Excerpt from remarks to Boston College Chief Executives Club
May 18, 2017
Len, you were at a White House briefing not long ago. This is the first year in which China will spend more on biomedical research than the United States. You understand very well the pipeline from the NIH to academic medical centers to biopharma entrepreneurs in the marketplace. What can we do as leaders to ensure that the United States stays at the forefront of biomedical research?
I think we’re going to have to—I don’t know if this can be led in the same way as it can a groundswell—somehow the public has to demand that we continue to do what we’re the best at doing, that we really are the best in biomedical. Our biomedical research complex is the best in the world l truly the best in the world. I’m sure people come from all over the world to be at your hospital. They use our drugs. They want to see how we give stuff.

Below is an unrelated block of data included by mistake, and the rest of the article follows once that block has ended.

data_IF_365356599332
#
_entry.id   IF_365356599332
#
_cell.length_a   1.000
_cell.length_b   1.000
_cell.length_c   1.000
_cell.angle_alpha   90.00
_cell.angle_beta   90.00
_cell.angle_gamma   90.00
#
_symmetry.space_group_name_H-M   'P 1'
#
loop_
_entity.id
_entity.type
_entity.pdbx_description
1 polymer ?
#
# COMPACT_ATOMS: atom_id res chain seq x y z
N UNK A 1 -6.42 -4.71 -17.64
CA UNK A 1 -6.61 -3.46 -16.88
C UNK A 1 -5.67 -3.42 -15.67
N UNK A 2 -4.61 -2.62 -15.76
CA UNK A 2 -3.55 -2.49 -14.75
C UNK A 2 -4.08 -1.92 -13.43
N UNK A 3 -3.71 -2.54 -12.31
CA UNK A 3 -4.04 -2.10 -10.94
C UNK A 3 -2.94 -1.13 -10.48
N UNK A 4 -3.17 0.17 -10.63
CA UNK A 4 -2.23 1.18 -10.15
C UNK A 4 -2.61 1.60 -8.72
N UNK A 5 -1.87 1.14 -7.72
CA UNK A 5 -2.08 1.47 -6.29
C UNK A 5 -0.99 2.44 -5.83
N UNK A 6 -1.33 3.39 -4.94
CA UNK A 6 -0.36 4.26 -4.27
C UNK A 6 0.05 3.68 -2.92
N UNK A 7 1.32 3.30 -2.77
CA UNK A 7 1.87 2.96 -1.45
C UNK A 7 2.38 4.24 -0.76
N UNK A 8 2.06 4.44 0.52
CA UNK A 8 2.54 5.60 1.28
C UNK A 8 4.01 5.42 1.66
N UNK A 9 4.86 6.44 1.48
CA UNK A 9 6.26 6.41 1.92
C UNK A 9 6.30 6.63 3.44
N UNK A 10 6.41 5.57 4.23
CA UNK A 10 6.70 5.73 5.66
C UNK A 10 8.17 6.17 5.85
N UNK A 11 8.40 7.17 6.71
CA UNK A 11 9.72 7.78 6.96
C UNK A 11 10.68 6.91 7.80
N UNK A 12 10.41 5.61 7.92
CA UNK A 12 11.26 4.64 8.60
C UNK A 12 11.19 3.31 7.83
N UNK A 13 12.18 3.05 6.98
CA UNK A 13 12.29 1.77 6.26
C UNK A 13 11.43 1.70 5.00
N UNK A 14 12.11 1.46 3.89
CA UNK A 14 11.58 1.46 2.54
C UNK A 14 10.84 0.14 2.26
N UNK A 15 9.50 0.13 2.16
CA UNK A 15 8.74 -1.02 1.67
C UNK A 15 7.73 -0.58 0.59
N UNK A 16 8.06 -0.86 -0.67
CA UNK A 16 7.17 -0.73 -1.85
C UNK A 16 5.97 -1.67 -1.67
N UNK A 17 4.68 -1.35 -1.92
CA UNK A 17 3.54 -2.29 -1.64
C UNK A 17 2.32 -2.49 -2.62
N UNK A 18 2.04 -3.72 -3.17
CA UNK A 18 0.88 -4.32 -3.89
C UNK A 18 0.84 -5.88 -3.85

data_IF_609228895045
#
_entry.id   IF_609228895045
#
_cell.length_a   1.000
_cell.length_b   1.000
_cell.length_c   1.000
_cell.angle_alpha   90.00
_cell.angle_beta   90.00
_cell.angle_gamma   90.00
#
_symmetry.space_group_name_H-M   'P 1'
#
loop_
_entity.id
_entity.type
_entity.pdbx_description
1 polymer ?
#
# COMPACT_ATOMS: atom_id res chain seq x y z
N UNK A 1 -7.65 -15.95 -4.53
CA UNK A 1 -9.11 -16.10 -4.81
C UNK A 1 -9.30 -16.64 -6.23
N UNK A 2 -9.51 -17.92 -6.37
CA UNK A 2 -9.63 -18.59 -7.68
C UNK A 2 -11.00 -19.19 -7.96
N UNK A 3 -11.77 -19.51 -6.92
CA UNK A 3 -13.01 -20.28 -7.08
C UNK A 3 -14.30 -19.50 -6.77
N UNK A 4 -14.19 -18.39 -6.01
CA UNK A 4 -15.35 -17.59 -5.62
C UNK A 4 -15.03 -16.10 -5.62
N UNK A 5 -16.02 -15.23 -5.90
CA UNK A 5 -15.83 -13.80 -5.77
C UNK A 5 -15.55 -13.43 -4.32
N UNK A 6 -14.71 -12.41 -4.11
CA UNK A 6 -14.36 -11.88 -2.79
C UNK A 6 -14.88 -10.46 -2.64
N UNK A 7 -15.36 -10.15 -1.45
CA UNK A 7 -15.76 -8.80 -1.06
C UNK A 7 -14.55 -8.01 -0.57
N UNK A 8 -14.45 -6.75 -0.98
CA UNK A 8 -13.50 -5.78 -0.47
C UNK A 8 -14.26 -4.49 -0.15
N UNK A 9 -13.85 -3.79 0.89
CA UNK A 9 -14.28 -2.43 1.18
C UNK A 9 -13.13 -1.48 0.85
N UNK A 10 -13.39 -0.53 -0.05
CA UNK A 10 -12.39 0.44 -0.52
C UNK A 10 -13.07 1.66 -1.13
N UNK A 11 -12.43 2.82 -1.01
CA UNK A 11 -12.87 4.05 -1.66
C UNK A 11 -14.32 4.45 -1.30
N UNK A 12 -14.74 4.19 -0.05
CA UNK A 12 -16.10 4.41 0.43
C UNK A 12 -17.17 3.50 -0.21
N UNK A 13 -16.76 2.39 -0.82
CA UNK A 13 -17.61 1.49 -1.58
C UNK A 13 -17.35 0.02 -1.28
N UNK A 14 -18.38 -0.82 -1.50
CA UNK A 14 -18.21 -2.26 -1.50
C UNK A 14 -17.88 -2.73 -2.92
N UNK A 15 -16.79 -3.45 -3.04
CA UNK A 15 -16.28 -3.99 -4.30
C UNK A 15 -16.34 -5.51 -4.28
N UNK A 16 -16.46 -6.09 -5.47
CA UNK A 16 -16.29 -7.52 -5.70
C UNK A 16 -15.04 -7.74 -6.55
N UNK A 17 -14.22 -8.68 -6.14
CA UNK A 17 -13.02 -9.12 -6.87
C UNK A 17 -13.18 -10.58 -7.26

People criticize our medical care l it’s not that efficient. Efficiency isn’t the only variable that you can measure. But somehow we have to convince the people l because that’s only the thing that affects politicians, I think, is that the people demand that we have a robust system that includes a National Institutes of Health that is extremely well funded, that is investing in basic research.
You cannot always invest in directed research. Sitting down and coming up with a cure for something doesn’t work unless there are people who are just following science at a basic level, and then the a-ha moment comes that maybe what happened in that worm study I was doing leads me to understand why people are getting demented. You can’t predict that stuff. That’s why we need this NIH system. I was willing to go down and tell the president that. I just think that it would be a tragic mistake to underfund that.